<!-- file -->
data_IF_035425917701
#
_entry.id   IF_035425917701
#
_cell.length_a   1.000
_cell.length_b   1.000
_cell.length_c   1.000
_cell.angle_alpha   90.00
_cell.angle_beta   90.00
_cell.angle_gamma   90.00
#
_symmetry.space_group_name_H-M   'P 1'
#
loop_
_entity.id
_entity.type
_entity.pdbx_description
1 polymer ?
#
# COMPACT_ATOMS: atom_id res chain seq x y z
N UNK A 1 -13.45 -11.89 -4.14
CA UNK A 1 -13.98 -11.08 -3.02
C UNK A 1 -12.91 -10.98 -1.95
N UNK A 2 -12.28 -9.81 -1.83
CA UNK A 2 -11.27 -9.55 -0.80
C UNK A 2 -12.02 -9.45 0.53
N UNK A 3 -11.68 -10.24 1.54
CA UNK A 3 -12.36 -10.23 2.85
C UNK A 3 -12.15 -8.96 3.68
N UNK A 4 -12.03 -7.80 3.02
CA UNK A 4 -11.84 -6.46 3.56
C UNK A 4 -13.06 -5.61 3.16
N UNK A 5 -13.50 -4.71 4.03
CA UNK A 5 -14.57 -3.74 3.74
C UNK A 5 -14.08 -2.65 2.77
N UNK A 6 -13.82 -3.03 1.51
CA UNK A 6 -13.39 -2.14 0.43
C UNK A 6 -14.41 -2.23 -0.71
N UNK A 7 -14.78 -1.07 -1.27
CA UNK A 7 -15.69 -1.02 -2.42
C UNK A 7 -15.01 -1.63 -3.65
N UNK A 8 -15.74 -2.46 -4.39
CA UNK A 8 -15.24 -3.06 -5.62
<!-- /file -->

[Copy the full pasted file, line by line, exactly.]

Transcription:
data_IF_035425917701
#
_entry.id   IF_035425917701
#
_cell.length_a   1.000
_cell.length_b   1.000
_cell.length_c   1.000
_cell.angle_alpha   90.00
_cell.angle_beta   90.00
_cell.angle_gamma   90.00
#
_symmetry.space_group_name_H-M   'P 1'
#
loop_
_entity.id
_entity.type
_entity.pdbx_description
1 polymer ?
#
# COMPACT_ATOMS: atom_id res chain seq x y z
N UNK A 1 -13.45 -11.89 -4.14
CA UNK A 1 -13.98 -11.08 -3.02
C UNK A 1 -12.91 -10.98 -1.95
N UNK A 2 -12.28 -9.81 -1.83
CA UNK A 2 -11.27 -9.55 -0.80
C UNK A 2 -12.02 -9.45 0.53
N UNK A 3 -11.68 -10.24 1.54
CA UNK A 3 -12.36 -10.23 2.85
C UNK A 3 -12.15 -8.96 3.68
N UNK A 4 -12.03 -7.80 3.02
CA UNK A 4 -11.84 -6.46 3.56
C UNK A 4 -13.06 -5.61 3.16
N UNK A 5 -13.50 -4.71 4.03
CA UNK A 5 -14.57 -3.74 3.74
C UNK A 5 -14.08 -2.65 2.77
N UNK A 6 -13.82 -3.03 1.51
CA UNK A 6 -13.39 -2.14 0.43
C UNK A 6 -14.41 -2.23 -0.71
N UNK A 7 -14.78 -1.07 -1.27
CA UNK A 7 -15.69 -1.02 -2.42
C UNK A 7 -15.01 -1.63 -3.65
N UNK A 8 -15.74 -2.46 -4.39
CA UNK A 8 -15.24 -3.06 -5.62